My first year in success was the toughest for me because to change to what I thought was the right way, I courted friends and made several enemies because it was inevitable to step on some toes. I knew what was going on in the club because I followed it religiously through the years. One of the tools that helped me a lot was the Fufa Club Pro-Agenda.

There was also a small problem of separation of powers between the mother company and the club.

So, I first asked the management to allow the club to have its own secretariat and manage its own business. They listened to my reasoning and we separated the two entities.

We set up the secretariat and I explained my vision.

From there I brought in a youthful coach in Arthur [Kyesimire] to help me set what I wanted. I needed Arthur to do some things for me because of his expertise. When the time was right, and after discussing with him, we agreed to move on our ways.

Talking of coaches, you’ve worked with three and two executive officers, why the high turnover?

I fired the coaches because I thought that they weren’t doing things that could lead to what I wanted to achieve during those periods.

What did you want to achieve?

I wanted to make Bul look like the money the company was investing. The team was always battling relegation yet we were facilitated better than most of the teams in the league.

For example Busoga United was beating us at all fronts yet we were almost thrice their budget. To me, that was unacceptable.

You sound tough, what is your style of administration?

I am not tough but friendly as long as you are doing the right thing. When I give someone a job, I don’t want to interfere; I want to give him space to implement his style as long as you achieve what I want.

When I sack or promote you, it is basically on merit according to how you have performed because the company is putting in money and needs results.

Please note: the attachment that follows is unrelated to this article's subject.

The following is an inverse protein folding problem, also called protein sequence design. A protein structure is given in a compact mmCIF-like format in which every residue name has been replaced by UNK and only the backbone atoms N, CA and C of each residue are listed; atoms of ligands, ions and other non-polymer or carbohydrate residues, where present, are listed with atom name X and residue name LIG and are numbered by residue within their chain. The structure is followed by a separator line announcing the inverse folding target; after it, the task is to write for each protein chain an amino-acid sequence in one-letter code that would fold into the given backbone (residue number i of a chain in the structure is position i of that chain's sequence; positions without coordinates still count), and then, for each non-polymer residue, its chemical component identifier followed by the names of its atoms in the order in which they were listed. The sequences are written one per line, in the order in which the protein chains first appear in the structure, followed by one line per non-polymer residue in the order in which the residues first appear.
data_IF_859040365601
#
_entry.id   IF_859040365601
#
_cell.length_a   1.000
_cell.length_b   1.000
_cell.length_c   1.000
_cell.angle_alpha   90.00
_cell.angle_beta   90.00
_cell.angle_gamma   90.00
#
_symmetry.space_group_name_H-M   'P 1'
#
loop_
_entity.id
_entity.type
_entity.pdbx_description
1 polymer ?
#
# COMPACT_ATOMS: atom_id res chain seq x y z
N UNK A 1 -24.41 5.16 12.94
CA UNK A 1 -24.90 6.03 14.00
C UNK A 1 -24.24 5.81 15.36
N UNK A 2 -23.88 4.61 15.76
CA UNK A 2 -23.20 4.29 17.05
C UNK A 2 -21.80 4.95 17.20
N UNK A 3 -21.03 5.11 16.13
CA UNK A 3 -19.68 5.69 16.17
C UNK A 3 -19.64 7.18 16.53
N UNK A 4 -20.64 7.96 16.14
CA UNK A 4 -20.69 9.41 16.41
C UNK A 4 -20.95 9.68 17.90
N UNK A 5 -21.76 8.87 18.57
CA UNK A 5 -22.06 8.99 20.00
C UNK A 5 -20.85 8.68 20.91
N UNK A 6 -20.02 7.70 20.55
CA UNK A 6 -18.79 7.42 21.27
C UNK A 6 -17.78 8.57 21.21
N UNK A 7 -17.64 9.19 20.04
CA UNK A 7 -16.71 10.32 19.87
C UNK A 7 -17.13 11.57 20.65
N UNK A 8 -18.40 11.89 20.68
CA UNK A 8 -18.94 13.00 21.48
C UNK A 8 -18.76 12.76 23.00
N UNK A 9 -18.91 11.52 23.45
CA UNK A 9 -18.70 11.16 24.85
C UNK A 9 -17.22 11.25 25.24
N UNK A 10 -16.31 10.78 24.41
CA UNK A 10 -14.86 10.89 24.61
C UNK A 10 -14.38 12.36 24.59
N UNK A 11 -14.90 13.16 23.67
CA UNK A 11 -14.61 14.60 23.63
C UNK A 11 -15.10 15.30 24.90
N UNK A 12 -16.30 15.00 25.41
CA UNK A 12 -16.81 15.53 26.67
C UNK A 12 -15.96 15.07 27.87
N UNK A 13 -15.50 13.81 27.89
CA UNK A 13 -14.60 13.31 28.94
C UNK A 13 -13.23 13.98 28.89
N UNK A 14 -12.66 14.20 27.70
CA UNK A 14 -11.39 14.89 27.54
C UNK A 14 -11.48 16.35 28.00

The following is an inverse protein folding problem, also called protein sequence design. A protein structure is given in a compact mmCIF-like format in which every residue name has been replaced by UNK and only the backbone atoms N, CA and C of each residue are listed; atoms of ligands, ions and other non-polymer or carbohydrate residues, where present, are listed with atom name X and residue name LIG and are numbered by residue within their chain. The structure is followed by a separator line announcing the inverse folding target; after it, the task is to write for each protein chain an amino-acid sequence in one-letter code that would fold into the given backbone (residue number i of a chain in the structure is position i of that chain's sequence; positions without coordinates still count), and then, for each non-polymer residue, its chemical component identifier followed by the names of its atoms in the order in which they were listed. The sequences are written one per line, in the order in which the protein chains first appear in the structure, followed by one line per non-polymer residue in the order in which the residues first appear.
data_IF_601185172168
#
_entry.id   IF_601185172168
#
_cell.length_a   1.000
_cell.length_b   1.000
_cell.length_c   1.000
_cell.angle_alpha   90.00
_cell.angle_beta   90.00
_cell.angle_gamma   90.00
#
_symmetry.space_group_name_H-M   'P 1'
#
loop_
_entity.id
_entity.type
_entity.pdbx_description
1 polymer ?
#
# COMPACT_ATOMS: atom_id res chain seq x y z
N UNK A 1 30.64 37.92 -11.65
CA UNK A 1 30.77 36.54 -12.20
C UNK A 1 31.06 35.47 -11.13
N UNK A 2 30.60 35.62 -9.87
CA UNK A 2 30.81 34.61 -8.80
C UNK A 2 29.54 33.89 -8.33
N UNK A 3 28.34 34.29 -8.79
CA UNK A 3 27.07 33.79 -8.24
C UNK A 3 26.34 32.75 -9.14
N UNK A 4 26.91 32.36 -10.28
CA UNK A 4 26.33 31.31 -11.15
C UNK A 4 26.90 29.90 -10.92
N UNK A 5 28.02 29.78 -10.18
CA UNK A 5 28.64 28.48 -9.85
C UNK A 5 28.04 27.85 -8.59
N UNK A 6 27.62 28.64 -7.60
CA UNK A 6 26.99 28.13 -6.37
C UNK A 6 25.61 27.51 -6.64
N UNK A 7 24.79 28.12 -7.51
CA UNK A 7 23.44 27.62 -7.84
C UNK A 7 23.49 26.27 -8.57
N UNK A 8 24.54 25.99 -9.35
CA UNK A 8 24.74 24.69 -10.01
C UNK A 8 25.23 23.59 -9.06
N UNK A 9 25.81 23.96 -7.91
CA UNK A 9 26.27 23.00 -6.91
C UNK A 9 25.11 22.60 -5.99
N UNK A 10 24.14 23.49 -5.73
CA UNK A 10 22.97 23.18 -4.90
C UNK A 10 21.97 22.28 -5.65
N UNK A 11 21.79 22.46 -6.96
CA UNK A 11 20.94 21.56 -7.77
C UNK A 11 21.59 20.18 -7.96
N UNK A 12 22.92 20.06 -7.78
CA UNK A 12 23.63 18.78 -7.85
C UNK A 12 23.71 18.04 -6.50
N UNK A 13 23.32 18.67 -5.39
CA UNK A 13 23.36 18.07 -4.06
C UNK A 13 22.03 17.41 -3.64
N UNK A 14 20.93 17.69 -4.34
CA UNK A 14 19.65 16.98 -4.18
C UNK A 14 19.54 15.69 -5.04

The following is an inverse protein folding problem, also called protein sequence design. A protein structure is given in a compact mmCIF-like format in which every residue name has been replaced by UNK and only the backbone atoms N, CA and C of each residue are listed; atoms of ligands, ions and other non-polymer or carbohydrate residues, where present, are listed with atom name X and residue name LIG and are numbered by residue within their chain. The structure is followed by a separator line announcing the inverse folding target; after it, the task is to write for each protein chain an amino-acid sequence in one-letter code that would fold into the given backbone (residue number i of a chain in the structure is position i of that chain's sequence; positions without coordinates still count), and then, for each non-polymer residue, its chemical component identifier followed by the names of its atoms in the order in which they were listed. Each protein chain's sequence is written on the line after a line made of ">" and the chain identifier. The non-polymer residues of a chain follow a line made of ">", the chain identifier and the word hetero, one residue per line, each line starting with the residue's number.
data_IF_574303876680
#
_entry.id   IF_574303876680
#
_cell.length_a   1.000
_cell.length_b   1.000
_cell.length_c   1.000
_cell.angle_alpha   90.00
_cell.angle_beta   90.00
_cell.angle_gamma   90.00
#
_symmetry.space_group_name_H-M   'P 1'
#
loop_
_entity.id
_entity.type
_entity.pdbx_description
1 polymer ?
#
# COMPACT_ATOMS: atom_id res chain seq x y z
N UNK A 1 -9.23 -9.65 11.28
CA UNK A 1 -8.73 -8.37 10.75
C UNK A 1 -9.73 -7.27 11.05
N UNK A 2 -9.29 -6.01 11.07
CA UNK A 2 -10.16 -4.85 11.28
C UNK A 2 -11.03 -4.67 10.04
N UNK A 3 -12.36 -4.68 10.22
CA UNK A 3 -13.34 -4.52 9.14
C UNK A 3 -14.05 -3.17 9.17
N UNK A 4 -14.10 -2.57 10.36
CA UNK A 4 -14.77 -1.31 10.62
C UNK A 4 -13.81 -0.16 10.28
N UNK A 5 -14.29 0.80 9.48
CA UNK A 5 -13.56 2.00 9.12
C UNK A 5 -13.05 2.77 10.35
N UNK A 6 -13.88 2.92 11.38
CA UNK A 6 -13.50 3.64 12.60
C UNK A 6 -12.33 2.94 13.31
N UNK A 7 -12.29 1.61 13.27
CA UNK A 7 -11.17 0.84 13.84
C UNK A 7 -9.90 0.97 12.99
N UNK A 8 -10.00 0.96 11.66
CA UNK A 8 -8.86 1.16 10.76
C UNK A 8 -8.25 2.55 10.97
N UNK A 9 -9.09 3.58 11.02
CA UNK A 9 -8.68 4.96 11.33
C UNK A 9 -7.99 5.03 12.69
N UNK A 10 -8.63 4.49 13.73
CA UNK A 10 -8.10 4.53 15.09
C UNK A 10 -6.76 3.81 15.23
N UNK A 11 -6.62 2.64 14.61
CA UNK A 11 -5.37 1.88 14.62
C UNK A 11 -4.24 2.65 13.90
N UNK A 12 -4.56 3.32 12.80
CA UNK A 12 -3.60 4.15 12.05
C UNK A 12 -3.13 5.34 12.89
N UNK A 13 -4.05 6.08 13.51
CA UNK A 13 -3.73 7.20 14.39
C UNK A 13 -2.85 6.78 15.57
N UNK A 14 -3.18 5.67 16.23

You’re talking about money a lot, what sums are we talking about?

[Chuckles]. That’s what everyone always wants to hear. If I talk about last season 2020/21, we did a budget of Shs1.2b. This season we are running a budget of Shs1.6b.

The Start. Alex Isabirye guided Bul to their first title.  

Imagine running that budget, then Fufa will give you about Shs50m back and there’s nothing I can show for it. We all know that the team is running on profits the company makes.

Does the Uganda cup make business sense to you?

For prestige and records, yes but generally I don’t think there is any team in Uganda that makes profits. When I see people like Dr. Lawrence Mulindwa, Musa Atagenda, Reuben Kimera and the rest, I see them as heroes because they’re more of giving back to the community but not investing.

To win the Uganda Cup, we get about Shs50 million and the league about seven million but I can tell you that Bul spends not less than sh. 15 million for a trip to Arua or Masindi. It’s expensive and I think maybe the federation and UPL need to step up somewhere to get more money in the game as well.

Doesn’t the turnover of coaches affect continuity in a way?

When I took over the chairmanship, I had designed a strategy where Bul should be in five years.

I love young players and I wanted the club to stop the habit of buying many players in one transfer. I want the club to promote young players and even sell them to bigger clubs out there in the future. I brought in Arthur [Kyesimire] because he had vast knowledge in that line because he did similar things at URA and Edgars.

I talked to him and explained that he might be part of the project to the end or not but he knew what I wanted. To me, he is part of the success the club has achieved because he set the foundation. Alex Isabirye came in because he was the perfect fit for the continuation of the project.